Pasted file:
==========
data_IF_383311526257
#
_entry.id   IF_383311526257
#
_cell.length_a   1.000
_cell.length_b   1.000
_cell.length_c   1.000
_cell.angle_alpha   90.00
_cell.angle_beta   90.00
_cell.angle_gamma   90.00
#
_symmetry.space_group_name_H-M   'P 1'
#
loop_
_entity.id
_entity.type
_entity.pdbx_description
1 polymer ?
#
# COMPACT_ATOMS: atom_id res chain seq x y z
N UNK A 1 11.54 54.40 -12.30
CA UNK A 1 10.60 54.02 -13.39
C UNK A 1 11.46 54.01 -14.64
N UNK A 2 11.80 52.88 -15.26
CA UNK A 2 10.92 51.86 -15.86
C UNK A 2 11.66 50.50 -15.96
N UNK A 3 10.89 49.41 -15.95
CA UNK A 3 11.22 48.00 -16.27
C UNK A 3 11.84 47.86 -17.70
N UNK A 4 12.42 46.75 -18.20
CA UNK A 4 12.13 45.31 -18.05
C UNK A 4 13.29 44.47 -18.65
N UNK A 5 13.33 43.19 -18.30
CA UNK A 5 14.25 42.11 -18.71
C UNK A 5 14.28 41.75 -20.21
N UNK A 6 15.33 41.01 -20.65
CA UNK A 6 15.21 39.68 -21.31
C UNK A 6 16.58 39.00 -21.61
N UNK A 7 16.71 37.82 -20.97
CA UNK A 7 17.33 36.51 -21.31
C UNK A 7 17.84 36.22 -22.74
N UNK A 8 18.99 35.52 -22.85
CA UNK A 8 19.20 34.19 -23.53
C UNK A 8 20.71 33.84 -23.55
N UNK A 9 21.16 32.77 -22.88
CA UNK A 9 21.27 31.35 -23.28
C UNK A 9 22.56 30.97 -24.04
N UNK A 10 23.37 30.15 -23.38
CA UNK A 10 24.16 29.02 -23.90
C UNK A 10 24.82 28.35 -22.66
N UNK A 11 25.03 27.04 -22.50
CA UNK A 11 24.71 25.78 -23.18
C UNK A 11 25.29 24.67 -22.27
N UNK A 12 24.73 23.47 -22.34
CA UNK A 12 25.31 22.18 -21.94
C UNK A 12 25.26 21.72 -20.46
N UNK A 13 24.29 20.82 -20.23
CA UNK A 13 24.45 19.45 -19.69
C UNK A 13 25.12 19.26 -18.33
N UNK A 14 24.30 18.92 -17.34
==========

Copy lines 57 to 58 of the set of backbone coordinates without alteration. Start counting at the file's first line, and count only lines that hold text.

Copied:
N UNK A 13 24.29 20.82 -20.23
CA UNK A 13 24.45 19.45 -19.69